The end of the scene is the resolution.  The characters find a course of action using their unique talents, skills, experiences, or via cooperation to either solve the problem, or fail to solve it.  They either discover something new, or the answer eludes them.  Either way, the building suspense of the scene problem is over as the action concludes.

Obviously, a scene is more complex than simply thinking in terms of beginning, middle, and end.  However, by structuring a scene in such a way and building transitions between scenes to connect them, you create a continuous story that flows naturally from beginning to end.

And what more do readers want than a great story that compels them to keep reading to the satisfying conclusion?

I recommend a great book that opened my eyes to the importance of writing complete and effective scenes.  Check out Make A Scene by Jordan Rosenfeld.  Click the image for a link to Amazon.

When you know which scene trees to follow along the forest path, you’ll arrive at the end of a satisfying story journey.

What tricks have you learned about scene writing?


To Tweet or Not to Tweet

…that is the question.

I’ve read some advice recently that suggests that authors who are serious about building a brand and marketing themselves as writers should be doing more than just hosting a web page, running a blog, or even maintaining a fan page on Facebook.

Well what else is there in the great wide world of social media?

Have you heard of Twitter?  That’s a rhetorical question because I’ll wager that few haven’t heard of this recent phenomenon.

I think a more apropos question is:  Do you tweet?

Here’s a quick poll about the use of Twitter out there:

In keeping with the spirit of brevity found in Twitter, I’ll do the same.

Besides frequency of use of Twitter, what do you think about this tool?  Is it a good way to communicate, or is it just another social media thing to keep track of?

What do you think of Twitter?

Thanks in advance….

–Mark


How to Escape Unpublication

…or how I am going to do it.

The first step in escaping unpublication is outlined in the progress update below:

I may have mentioned previously that the working title of my writing group’s anthology is Offerings.  Here’s a brief progress update on this project.

Five stories were submitted for review by the group on August 1 with first draft critiques due on August 17.  Based on those critiques, each writer will make revisions/edits with the goal of completing and submitting a 2nd draft by September 5.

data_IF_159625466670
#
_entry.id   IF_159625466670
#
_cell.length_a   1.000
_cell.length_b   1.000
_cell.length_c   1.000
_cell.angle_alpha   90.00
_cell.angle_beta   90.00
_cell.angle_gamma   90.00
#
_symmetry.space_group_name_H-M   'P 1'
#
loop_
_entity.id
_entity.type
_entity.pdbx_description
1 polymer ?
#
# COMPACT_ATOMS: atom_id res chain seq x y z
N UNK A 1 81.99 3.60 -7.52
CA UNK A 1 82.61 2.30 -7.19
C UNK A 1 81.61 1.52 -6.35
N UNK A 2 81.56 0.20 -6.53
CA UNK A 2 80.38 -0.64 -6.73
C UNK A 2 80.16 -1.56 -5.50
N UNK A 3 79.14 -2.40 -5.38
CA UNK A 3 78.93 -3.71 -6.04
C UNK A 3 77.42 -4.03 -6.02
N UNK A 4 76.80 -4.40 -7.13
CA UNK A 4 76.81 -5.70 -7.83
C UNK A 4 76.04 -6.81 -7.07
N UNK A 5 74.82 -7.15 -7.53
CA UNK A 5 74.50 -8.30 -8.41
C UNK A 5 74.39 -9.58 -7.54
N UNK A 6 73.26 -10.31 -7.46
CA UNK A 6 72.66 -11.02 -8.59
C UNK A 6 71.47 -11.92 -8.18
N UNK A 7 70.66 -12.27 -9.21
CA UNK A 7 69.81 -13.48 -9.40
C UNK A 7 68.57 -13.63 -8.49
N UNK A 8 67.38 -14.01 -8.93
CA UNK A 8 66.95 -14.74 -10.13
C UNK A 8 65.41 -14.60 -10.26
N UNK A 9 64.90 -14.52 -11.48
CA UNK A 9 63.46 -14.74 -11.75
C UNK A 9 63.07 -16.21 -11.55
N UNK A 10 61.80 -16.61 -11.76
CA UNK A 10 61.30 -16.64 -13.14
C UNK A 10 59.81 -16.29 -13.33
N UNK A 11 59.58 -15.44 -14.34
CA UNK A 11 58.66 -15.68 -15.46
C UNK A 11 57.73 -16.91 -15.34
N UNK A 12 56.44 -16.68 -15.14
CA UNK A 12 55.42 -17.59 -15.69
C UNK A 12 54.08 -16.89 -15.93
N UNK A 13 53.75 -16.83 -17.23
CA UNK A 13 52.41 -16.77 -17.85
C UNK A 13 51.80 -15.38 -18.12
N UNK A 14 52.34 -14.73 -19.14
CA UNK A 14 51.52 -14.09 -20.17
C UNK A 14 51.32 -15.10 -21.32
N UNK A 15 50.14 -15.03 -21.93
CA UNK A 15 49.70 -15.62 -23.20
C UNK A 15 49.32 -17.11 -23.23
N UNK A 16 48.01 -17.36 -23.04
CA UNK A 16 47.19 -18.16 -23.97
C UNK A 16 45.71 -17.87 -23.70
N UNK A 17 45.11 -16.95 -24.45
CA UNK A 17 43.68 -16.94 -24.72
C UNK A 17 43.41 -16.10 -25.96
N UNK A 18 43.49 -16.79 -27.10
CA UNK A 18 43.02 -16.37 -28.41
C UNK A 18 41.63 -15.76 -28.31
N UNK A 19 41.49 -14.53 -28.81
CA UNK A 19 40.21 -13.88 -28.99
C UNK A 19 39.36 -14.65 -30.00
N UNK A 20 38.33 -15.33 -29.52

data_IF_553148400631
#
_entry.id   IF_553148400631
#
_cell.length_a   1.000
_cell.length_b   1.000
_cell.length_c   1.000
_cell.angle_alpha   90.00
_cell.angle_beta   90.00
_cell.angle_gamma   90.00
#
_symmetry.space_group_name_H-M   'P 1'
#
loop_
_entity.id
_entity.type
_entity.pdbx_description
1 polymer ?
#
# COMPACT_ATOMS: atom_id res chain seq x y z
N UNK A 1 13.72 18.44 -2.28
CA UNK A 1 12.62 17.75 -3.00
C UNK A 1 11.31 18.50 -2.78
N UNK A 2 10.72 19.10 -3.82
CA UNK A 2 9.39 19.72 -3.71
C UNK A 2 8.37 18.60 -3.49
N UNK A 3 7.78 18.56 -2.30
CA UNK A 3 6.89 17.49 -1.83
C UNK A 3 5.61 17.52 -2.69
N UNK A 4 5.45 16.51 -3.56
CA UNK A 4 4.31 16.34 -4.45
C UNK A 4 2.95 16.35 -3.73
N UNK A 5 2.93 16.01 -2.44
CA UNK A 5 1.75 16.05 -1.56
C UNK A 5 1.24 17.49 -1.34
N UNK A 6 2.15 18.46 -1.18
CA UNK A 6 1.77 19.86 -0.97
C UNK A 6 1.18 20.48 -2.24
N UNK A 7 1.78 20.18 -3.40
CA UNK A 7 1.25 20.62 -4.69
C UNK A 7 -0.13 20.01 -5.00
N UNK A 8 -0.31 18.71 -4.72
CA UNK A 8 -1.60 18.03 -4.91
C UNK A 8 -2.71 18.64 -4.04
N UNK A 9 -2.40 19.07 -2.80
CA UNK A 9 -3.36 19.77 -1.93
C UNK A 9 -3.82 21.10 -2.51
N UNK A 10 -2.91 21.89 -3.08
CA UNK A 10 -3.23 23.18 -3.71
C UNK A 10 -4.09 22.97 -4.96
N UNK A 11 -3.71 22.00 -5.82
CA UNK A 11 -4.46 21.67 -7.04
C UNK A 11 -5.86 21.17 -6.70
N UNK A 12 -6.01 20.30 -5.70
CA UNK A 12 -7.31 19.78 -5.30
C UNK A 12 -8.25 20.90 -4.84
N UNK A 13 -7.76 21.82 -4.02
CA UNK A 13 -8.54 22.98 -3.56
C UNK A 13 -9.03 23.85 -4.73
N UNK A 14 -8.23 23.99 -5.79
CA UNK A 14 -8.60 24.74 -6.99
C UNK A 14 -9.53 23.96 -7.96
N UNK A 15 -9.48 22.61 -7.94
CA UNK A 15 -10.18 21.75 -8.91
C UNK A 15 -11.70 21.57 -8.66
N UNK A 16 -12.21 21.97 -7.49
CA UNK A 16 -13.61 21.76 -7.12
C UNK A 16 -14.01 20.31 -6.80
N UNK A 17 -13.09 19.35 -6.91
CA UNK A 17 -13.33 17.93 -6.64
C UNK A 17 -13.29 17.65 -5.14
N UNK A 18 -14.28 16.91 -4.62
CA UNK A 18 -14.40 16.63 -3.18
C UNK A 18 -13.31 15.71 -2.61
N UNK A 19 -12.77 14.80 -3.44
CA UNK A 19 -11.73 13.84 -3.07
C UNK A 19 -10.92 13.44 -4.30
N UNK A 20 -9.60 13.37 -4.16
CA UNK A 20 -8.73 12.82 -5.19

As you can see from the progress bar to the right, my own story “The Last Portal” has almost 90% of the 2nd draft to go this weekend.

Is it obvious what I’ll be doing until the end of Labor Day?

So, a little more about this project and my story to pique some interest.

Offerings will be published electronically in e-book format and will be available on Kindle, Nook, iPad, and any other eReader device on a date in the near future.  I’ll give a more specific date when we get the details settled.

The anthology will contain six stories which are more accurately called novelettes, since each will run at least 10,000 words or approximately 25-30 pages long.  Therefore the finished collection will contain close to 200 pages of stories.

The stories will be of the fantasy genre, with a few being epic fantasy, and at least one being contemporary or urban fantasy.  Each story builds on the common theme of sacrifice and/or the price of freedom.

My own story, “The Last Portal” is an epic fantasy story about sacrifice that currently runs about 15000 words.  I have mentioned before this story is set in the distant past of the same world in which I am writing a fantasy series.  I hope this story can serve as a way to enrich the story world of Laurentia and provide a mythology or history for the characters in the future.

So what is my story about?

A disgraced member of the divine Jadra race is called upon to discover what threatens the Portal that protects their underground civilization from the evil and corruption on the surface.  However,  nothing is as it seems and the threat is far worse than he could have imagined.

Once my story has been fully edited and finalized over the next several weeks, I will post excerpts here for all to preview.

So far, this has been an exciting venture and I look forward to the next steps as we all compete final drafts of our stories and prepare the collection for e-book publication.

Since we are publishing this anthology ourselves, we are handling the editing, formatting, book cover, submission, and accounting ourselves.  It will be interesting how the details unfold and I’ll provide updates on each significant step so you can see the process in action.

With the changing landscape in publishing and the access authors have to directly provide stories to readers, the path ahead seems ready for travel.  Writers no longer need to wait for some distant agent or editor to endorse or accept their work.  If you write at or near a professional level, you can escape unpublication on your own.  You can put your stories directly in the hands of readers who are eager for new stories and discovering new authors.

For far more expert advice than I can provide.  Read the “Think Like a Publisher” blog series on Dean Wesley Smith‘s blog.  He is a publisher, editor, author, and teacher who has written and published over a hundred fictional works.  His advice is golden.

Soon, I’ll be posting about my experiences setting up my own publishing company.

Is anyone else involved in the publication process?  How is it going?  What have you learned?


Scott's Grimoire

MY SPOT OF INK: my ramblings on the ups and downs of writing a fantasy novel (or anything else that grabs my interest - books, food, movies, life)

The Undiscovered Author

A Day in the Life of aspiring Fantasy Author Stephen A. Watkins

Geoff's Ruminations

The thoughts and passions of a hopeful future author.